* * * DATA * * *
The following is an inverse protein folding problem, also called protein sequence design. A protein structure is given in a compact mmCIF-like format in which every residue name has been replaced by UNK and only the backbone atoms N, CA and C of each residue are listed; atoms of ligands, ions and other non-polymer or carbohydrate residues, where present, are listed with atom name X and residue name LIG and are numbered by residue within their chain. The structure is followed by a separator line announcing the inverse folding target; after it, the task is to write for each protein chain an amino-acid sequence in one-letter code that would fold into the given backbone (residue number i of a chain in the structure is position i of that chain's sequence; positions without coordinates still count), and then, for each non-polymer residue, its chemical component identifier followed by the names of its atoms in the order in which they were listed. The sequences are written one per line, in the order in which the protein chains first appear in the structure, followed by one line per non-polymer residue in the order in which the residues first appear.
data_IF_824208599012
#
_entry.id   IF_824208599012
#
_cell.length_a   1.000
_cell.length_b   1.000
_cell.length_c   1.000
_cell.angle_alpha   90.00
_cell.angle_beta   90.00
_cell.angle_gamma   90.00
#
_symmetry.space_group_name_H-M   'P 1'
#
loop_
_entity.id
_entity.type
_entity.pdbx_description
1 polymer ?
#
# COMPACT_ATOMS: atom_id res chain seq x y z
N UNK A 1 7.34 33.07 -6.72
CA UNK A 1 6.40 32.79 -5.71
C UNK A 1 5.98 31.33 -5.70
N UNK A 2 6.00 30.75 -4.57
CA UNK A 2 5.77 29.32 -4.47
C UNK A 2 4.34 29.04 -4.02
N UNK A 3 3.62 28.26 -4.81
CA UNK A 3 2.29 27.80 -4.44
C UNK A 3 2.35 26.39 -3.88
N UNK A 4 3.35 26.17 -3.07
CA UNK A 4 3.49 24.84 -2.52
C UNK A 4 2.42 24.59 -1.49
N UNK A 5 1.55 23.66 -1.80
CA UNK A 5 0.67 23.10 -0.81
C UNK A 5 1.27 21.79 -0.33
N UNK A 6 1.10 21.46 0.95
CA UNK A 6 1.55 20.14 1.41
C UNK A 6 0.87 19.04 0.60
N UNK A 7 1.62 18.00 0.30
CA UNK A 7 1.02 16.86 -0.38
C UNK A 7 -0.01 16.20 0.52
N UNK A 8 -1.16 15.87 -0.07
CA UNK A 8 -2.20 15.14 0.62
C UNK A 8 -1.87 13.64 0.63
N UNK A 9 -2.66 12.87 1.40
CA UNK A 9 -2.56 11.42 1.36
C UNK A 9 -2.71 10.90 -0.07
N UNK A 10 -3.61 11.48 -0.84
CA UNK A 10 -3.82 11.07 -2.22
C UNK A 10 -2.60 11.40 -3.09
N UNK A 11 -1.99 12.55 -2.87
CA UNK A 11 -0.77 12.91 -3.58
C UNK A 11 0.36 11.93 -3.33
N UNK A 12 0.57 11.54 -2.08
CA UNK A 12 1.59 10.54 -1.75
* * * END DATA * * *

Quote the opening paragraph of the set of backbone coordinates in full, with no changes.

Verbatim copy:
The following is an inverse protein folding problem, also called protein sequence design. A protein structure is given in a compact mmCIF-like format in which every residue name has been replaced by UNK and only the backbone atoms N, CA and C of each residue are listed; atoms of ligands, ions and other non-polymer or carbohydrate residues, where present, are listed with atom name X and residue name LIG and are numbered by residue within their chain. The structure is followed by a separator line announcing the inverse folding target; after it, the task is to write for each protein chain an amino-acid sequence in one-letter code that would fold into the given backbone (residue number i of a chain in the structure is position i of that chain's sequence; positions without coordinates still count), and then, for each non-polymer residue, its chemical component identifier followed by the names of its atoms in the order in which they were listed. The sequences are written one per line, in the order in which the protein chains first appear in the structure, followed by one line per non-polymer residue in the order in which the residues first appear.